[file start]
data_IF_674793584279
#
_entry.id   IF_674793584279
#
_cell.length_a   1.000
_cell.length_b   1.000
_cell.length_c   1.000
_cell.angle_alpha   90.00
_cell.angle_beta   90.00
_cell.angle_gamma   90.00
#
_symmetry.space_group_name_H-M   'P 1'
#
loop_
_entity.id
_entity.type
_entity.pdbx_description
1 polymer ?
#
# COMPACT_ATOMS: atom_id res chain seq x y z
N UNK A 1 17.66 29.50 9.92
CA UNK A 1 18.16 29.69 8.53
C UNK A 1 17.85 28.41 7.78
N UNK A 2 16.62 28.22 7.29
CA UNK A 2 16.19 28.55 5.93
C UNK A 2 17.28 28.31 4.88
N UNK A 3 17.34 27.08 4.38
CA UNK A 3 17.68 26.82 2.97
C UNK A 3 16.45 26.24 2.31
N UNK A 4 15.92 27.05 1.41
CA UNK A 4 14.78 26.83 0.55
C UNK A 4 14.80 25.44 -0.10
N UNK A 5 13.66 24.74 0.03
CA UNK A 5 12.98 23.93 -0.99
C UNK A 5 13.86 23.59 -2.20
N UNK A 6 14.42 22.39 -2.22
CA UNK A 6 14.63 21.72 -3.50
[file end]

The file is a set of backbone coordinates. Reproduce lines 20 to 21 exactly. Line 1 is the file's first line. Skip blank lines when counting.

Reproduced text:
# COMPACT_ATOMS: atom_id res chain seq x y z
N UNK A 1 17.66 29.50 9.92